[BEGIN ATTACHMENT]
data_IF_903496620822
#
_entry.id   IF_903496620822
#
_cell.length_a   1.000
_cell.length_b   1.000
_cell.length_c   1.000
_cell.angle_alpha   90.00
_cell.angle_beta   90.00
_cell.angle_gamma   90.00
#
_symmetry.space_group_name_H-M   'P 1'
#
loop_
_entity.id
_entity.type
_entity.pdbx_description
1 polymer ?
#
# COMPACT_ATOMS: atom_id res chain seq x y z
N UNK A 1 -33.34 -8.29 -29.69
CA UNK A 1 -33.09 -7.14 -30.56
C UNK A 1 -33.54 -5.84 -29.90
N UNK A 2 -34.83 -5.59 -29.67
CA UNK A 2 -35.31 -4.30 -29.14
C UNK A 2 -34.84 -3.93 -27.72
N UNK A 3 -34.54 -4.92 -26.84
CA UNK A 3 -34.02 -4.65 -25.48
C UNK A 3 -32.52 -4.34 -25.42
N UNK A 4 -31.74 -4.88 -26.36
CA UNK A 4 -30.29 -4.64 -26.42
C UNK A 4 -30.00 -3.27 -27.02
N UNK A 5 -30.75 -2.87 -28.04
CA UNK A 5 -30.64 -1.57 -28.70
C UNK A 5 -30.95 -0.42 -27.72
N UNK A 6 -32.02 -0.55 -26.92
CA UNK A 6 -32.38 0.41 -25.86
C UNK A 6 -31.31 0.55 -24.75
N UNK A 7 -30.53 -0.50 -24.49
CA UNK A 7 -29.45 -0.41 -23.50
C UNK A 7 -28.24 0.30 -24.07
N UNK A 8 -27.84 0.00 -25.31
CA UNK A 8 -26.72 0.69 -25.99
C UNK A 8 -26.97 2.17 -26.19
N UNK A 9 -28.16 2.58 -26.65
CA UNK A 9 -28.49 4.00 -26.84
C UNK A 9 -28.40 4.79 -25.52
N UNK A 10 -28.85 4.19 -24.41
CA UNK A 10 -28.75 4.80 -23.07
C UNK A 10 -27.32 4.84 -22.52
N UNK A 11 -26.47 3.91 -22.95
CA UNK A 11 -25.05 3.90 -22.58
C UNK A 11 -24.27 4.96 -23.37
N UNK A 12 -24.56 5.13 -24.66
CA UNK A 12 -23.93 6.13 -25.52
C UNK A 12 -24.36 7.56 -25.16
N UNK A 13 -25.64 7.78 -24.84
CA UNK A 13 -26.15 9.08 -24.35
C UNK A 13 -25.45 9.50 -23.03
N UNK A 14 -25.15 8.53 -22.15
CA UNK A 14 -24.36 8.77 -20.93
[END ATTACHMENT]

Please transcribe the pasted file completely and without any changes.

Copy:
data_IF_903496620822
#
_entry.id   IF_903496620822
#
_cell.length_a   1.000
_cell.length_b   1.000
_cell.length_c   1.000
_cell.angle_alpha   90.00
_cell.angle_beta   90.00
_cell.angle_gamma   90.00
#
_symmetry.space_group_name_H-M   'P 1'
#
loop_
_entity.id
_entity.type
_entity.pdbx_description
1 polymer ?
#
# COMPACT_ATOMS: atom_id res chain seq x y z
N UNK A 1 -33.34 -8.29 -29.69
CA UNK A 1 -33.09 -7.14 -30.56
C UNK A 1 -33.54 -5.84 -29.90
N UNK A 2 -34.83 -5.59 -29.67
CA UNK A 2 -35.31 -4.30 -29.14
C UNK A 2 -34.84 -3.93 -27.72
N UNK A 3 -34.54 -4.92 -26.84
CA UNK A 3 -34.02 -4.65 -25.48
C UNK A 3 -32.52 -4.34 -25.42
N UNK A 4 -31.74 -4.88 -26.36
CA UNK A 4 -30.29 -4.64 -26.42
C UNK A 4 -30.00 -3.27 -27.02
N UNK A 5 -30.75 -2.87 -28.04
CA UNK A 5 -30.64 -1.57 -28.70
C UNK A 5 -30.95 -0.42 -27.72
N UNK A 6 -32.02 -0.55 -26.92
CA UNK A 6 -32.38 0.41 -25.86
C UNK A 6 -31.31 0.55 -24.75
N UNK A 7 -30.53 -0.50 -24.49
CA UNK A 7 -29.45 -0.41 -23.50
C UNK A 7 -28.24 0.30 -24.07
N UNK A 8 -27.84 0.00 -25.31
CA UNK A 8 -26.72 0.69 -25.99
C UNK A 8 -26.97 2.17 -26.19
N UNK A 9 -28.16 2.58 -26.65
CA UNK A 9 -28.49 4.00 -26.84
C UNK A 9 -28.40 4.79 -25.52
N UNK A 10 -28.85 4.19 -24.41
CA UNK A 10 -28.75 4.80 -23.07
C UNK A 10 -27.32 4.84 -22.52
N UNK A 11 -26.47 3.91 -22.95
CA UNK A 11 -25.05 3.90 -22.58
C UNK A 11 -24.27 4.96 -23.37
N UNK A 12 -24.56 5.13 -24.66
CA UNK A 12 -23.93 6.13 -25.52
C UNK A 12 -24.36 7.56 -25.16
N UNK A 13 -25.64 7.78 -24.84
CA UNK A 13 -26.15 9.08 -24.35
C UNK A 13 -25.45 9.50 -23.03
N UNK A 14 -25.15 8.53 -22.15
CA UNK A 14 -24.36 8.77 -20.93